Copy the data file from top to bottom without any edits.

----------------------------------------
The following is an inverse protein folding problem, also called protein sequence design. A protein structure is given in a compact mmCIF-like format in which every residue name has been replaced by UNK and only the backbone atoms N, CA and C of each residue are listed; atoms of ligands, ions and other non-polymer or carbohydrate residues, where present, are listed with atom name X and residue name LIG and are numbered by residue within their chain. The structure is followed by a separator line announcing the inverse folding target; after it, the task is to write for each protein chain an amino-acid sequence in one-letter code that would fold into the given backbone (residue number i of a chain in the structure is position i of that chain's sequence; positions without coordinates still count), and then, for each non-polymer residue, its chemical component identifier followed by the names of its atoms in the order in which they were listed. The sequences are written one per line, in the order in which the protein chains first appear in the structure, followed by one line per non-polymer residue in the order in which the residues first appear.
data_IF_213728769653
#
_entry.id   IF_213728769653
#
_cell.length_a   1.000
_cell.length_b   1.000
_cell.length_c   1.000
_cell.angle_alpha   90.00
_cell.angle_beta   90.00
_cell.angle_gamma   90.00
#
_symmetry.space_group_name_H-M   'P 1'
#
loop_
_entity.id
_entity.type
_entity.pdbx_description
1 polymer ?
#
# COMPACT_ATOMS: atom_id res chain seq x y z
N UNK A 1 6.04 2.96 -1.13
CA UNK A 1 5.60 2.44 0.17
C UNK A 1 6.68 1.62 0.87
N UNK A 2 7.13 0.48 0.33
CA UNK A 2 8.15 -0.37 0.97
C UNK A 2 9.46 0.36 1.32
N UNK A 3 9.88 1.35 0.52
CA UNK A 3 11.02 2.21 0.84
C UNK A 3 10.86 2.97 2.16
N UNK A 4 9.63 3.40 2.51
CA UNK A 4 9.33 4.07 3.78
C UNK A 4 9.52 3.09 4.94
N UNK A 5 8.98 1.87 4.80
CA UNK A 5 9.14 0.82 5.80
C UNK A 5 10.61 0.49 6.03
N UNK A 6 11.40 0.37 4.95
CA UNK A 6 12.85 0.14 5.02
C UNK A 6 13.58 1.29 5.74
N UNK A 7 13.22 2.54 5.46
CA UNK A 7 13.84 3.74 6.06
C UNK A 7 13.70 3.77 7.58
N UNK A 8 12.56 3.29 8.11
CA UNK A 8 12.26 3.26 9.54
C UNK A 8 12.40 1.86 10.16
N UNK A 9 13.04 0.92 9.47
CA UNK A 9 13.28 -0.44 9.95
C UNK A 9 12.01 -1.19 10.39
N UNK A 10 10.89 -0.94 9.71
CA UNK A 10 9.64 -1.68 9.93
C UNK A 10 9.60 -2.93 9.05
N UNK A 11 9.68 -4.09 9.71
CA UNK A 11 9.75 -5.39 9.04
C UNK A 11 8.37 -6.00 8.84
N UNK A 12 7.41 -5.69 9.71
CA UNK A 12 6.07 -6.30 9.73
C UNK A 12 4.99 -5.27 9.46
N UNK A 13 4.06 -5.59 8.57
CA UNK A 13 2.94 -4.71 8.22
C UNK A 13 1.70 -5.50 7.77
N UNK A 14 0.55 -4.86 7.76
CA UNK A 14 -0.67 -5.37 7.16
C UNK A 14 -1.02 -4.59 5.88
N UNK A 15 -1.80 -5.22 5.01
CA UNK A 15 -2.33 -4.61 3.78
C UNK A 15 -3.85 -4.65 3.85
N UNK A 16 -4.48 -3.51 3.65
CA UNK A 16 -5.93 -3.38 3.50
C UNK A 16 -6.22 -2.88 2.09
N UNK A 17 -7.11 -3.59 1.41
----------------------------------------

The following is an inverse protein folding problem, also called protein sequence design. A protein structure is given in a compact mmCIF-like format in which every residue name has been replaced by UNK and only the backbone atoms N, CA and C of each residue are listed; atoms of ligands, ions and other non-polymer or carbohydrate residues, where present, are listed with atom name X and residue name LIG and are numbered by residue within their chain. The structure is followed by a separator line announcing the inverse folding target; after it, the task is to write for each protein chain an amino-acid sequence in one-letter code that would fold into the given backbone (residue number i of a chain in the structure is position i of that chain's sequence; positions without coordinates still count), and then, for each non-polymer residue, its chemical component identifier followed by the names of its atoms in the order in which they were listed. The sequences are written one per line, in the order in which the protein chains first appear in the structure, followed by one line per non-polymer residue in the order in which the residues first appear.
data_IF_213728769653
#
_entry.id   IF_213728769653
#
_cell.length_a   1.000
_cell.length_b   1.000
_cell.length_c   1.000
_cell.angle_alpha   90.00
_cell.angle_beta   90.00
_cell.angle_gamma   90.00
#
_symmetry.space_group_name_H-M   'P 1'
#
loop_
_entity.id
_entity.type
_entity.pdbx_description
1 polymer ?
#
# COMPACT_ATOMS: atom_id res chain seq x y z
N UNK A 1 6.04 2.96 -1.13
CA UNK A 1 5.60 2.44 0.17
C UNK A 1 6.68 1.62 0.87
N UNK A 2 7.13 0.48 0.33
CA UNK A 2 8.15 -0.37 0.97
C UNK A 2 9.46 0.36 1.32
N UNK A 3 9.88 1.35 0.52
CA UNK A 3 11.02 2.21 0.84
C UNK A 3 10.86 2.97 2.16
N UNK A 4 9.63 3.40 2.51
CA UNK A 4 9.33 4.07 3.78
C UNK A 4 9.52 3.09 4.94
N UNK A 5 8.98 1.87 4.80
CA UNK A 5 9.14 0.82 5.80
C UNK A 5 10.61 0.49 6.03
N UNK A 6 11.40 0.37 4.95
CA UNK A 6 12.85 0.14 5.02
C UNK A 6 13.58 1.29 5.74
N UNK A 7 13.22 2.54 5.46
CA UNK A 7 13.84 3.74 6.06
C UNK A 7 13.70 3.77 7.58
N UNK A 8 12.56 3.29 8.11
CA UNK A 8 12.26 3.26 9.54
C UNK A 8 12.40 1.86 10.16
N UNK A 9 13.04 0.92 9.47
CA UNK A 9 13.28 -0.44 9.95
C UNK A 9 12.01 -1.19 10.39
N UNK A 10 10.89 -0.94 9.71
CA UNK A 10 9.64 -1.68 9.93
C UNK A 10 9.60 -2.93 9.05
N UNK A 11 9.68 -4.09 9.71
CA UNK A 11 9.75 -5.39 9.04
C UNK A 11 8.37 -6.00 8.84
N UNK A 12 7.41 -5.69 9.71
CA UNK A 12 6.07 -6.30 9.73
C UNK A 12 4.99 -5.27 9.46
N UNK A 13 4.06 -5.59 8.57
CA UNK A 13 2.94 -4.71 8.22
C UNK A 13 1.70 -5.50 7.77
N UNK A 14 0.55 -4.86 7.76
CA UNK A 14 -0.67 -5.37 7.16
C UNK A 14 -1.02 -4.59 5.88
N UNK A 15 -1.80 -5.22 5.01
CA UNK A 15 -2.33 -4.61 3.78
C UNK A 15 -3.85 -4.65 3.85
N UNK A 16 -4.48 -3.51 3.65
CA UNK A 16 -5.93 -3.38 3.50
C UNK A 16 -6.22 -2.88 2.09
N UNK A 17 -7.11 -3.59 1.41